Swimmers should pay attention to their bone density
Swimming is one of the best all-around workouts out there. It works the cardiovascular system, it’s a form of resistance training, it can be high intensity or low intensity, it can build core strength, and it can even improve performance in other sports if used to cross train.
But one thing swimming doesn’t do well is promote bone density. Swimming places little stress on the skeleton, and bones require a bit of mechanical stress to encourage bone formation. The result is that swimmers need to do a bit more work to make sure their bones stay strong as they age.
While we build most of our bone density by age 25, we can certainly slow down bone loss at any age by doing a few simple things every day.
Consume enough calcium (preferably from food) throughout the day: Requirements vary but most adults over 19 need 1,000 milligrams a day, and women over 51 need 1,200 milligrams daily. Many kinds of dairy products provide calcium. Leafy greens such as kale and spinach also provide calcium, but they’re not as well absorbed.
Get enough vitamin D: Vitamin D is easily produced in skin from short amounts of sunlight exposure during warmer months. In the winter or for people who need to avoid the sun, vitamin D–fortified foods (e.g., milk), fatty fish (e.g., salmon, tuna), or vitamin supplements are the best sources. Adults require 600 international units per day until age 70, then the requirement increases to 800 international units.
Do some high-impact work in addition to swimming: Jump in place for five minutes each day either by hopping on both feet, doing jumping jacks, or using a jump rope. If balance is an issue, do jumps or water running in the shallow end of the pool!
Feed Your microbiome: What you feed your gut bacteria makes a difference in how you absorb calcium. Recent studies have shown that calcium absorption improves with the addition of polyphenols from foods such as dried plums and fibers from foods such as beans, onions, and kale (also a source of calcium), and whole grains.
Whenever possible, your diet should support your nutritional needs. Supplements are great, but our bodies are designed to absorb food. The two recipes below will encourage calcium intake as well as absorption.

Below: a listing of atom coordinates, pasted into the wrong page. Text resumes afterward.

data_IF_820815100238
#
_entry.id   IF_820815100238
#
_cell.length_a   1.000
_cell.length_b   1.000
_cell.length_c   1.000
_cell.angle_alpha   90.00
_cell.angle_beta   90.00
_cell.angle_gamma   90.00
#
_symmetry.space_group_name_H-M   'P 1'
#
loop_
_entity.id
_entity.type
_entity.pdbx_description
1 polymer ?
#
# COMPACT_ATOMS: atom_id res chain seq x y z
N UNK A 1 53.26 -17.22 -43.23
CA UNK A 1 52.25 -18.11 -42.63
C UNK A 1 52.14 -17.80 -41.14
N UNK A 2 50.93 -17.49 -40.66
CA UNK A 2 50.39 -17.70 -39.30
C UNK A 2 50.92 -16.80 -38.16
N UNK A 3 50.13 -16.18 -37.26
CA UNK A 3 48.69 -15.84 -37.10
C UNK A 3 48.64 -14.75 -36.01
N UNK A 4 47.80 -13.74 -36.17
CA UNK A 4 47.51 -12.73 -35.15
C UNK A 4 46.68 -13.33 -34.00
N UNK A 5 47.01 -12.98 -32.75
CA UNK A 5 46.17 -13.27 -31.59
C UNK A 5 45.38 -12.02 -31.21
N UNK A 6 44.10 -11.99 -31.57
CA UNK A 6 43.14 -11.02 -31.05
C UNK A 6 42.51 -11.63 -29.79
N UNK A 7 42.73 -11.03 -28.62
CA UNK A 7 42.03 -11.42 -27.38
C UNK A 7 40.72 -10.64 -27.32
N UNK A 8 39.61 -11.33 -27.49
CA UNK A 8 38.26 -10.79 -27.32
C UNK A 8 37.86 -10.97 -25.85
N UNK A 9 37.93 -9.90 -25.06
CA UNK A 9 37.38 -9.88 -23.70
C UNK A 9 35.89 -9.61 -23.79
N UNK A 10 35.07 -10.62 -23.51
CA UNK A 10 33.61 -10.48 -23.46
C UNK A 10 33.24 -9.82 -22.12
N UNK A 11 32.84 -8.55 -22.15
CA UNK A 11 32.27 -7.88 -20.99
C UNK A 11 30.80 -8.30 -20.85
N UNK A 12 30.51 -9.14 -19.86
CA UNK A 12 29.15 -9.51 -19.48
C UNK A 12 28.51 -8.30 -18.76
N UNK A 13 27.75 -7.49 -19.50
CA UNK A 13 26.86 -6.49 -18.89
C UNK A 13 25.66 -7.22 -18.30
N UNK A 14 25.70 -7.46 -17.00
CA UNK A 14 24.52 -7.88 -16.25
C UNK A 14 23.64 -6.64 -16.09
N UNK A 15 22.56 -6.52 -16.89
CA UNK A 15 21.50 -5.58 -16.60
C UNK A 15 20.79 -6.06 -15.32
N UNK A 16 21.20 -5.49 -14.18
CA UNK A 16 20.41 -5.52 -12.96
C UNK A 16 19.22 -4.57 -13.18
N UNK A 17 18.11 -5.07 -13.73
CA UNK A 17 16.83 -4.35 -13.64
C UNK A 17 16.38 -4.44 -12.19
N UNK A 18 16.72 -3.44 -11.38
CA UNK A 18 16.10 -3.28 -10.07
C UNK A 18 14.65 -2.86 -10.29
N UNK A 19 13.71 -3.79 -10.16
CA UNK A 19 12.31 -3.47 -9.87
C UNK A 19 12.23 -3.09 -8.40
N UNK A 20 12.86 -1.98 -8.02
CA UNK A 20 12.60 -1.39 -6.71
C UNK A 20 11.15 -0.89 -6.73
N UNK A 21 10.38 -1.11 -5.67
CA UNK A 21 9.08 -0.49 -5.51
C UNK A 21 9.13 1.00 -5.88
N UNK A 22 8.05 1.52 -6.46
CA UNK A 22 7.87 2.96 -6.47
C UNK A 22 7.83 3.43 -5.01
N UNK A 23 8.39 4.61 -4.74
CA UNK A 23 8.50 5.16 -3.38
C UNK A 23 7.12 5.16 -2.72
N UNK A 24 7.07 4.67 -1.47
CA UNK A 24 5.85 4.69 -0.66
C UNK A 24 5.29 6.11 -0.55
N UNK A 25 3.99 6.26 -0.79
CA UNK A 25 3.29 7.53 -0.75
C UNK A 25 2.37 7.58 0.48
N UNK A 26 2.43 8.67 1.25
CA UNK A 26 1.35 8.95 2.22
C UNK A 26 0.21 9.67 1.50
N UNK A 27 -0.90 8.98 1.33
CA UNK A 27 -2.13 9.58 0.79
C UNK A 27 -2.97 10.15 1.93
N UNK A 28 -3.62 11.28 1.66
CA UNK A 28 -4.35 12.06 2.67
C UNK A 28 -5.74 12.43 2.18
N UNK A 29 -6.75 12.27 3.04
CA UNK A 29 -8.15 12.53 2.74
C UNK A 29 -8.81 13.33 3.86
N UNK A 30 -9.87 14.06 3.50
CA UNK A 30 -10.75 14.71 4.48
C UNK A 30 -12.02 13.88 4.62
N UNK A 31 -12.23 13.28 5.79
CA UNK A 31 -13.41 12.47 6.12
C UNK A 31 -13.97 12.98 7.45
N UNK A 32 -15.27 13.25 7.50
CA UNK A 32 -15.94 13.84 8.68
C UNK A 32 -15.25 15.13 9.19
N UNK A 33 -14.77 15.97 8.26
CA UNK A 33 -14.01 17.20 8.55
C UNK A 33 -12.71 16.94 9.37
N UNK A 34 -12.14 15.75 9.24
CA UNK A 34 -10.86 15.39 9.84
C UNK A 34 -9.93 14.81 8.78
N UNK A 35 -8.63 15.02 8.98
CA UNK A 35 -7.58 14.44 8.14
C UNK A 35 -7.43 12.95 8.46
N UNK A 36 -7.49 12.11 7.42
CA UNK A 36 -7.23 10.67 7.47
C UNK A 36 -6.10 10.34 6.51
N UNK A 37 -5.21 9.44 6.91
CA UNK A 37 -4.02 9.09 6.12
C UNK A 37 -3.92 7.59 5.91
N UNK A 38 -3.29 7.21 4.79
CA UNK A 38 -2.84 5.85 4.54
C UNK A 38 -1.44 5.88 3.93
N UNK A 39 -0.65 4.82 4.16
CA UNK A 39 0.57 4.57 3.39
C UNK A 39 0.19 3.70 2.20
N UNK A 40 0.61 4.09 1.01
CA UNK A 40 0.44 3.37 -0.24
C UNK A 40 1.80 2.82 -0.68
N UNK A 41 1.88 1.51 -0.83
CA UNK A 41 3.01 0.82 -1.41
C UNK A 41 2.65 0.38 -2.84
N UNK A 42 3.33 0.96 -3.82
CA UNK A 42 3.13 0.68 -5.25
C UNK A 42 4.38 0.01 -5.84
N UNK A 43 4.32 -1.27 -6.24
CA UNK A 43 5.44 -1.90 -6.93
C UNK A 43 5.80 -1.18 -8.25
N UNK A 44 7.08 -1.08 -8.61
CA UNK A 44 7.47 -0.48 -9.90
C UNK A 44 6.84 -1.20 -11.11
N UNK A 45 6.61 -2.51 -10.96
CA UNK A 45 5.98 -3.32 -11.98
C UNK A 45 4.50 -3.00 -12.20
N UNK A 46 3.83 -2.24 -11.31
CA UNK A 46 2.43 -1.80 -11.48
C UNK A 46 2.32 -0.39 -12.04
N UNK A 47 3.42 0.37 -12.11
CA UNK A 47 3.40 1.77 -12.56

Basic Bean Soup with Barley and Kale
Yield: approximately 10 one-cup servings
Nutrition (per serving): 160 calories, 6 grams protein, 4 grams fat, 6 grams fiber
Prep time: 15 minutes
Cook time: 30 minutes
- 2 Tbsp. olive or canola oil
- 2 Tbsp. minced garlic
- 1 large onion, chopped*
- 3 stalks celery, chopped*
- 2 large carrots, chopped*
- 8 cups chicken or vegetable broth
- 1 can tomatoes, chopped (14.5 fl oz)
- 2 cans (16 oz) white beans (navy or cannellini), drained
- 2 cups chopped kale (frozen or fresh)
- 1 tsp. dried thyme
- 2 bay leaves
- 1 Tbsp. Worcestershire sauce
- 2 tsp. pepper
- 1 tsp. salt
*Some supermarkets sell this combination of chopped ingredients in the fresh section as mirepoix.
- In a large saucepan on high, heat oil. Add garlic and sauté until golde.
- Lower heat to medium adding carrots, celery, and onion. Cook until soft, stirring often, about 10 minutes. Add beans, tomatoes, and kale. Add herbs and Worcestershire sauce.
- Add stock and bring to a boil.
- Lower heat, add barley, and cook until tender (about 30 minutes).
- Season well with pepper and sprinkle with salt to taste.
Bone Builder Smoothie
Yield: approximately 1.5 cups or 2 servings
Nutrition (per serving): 186 calories, 9 grams protein, 2.5 grams fat, 3 grams fiber
- 1 cup of vanilla flavored yogurt or kefir
- 5 dried plums
- 2 scoops of peanut butter powder
- Optional: water or additional fluid to desired consistency.
- Place all ingredients in high powered blender and mix until completely smooth.
- If you like a frostier, milkshake-like smoothie, put 3-4 ice cubes in as well.
- Health and Nutrition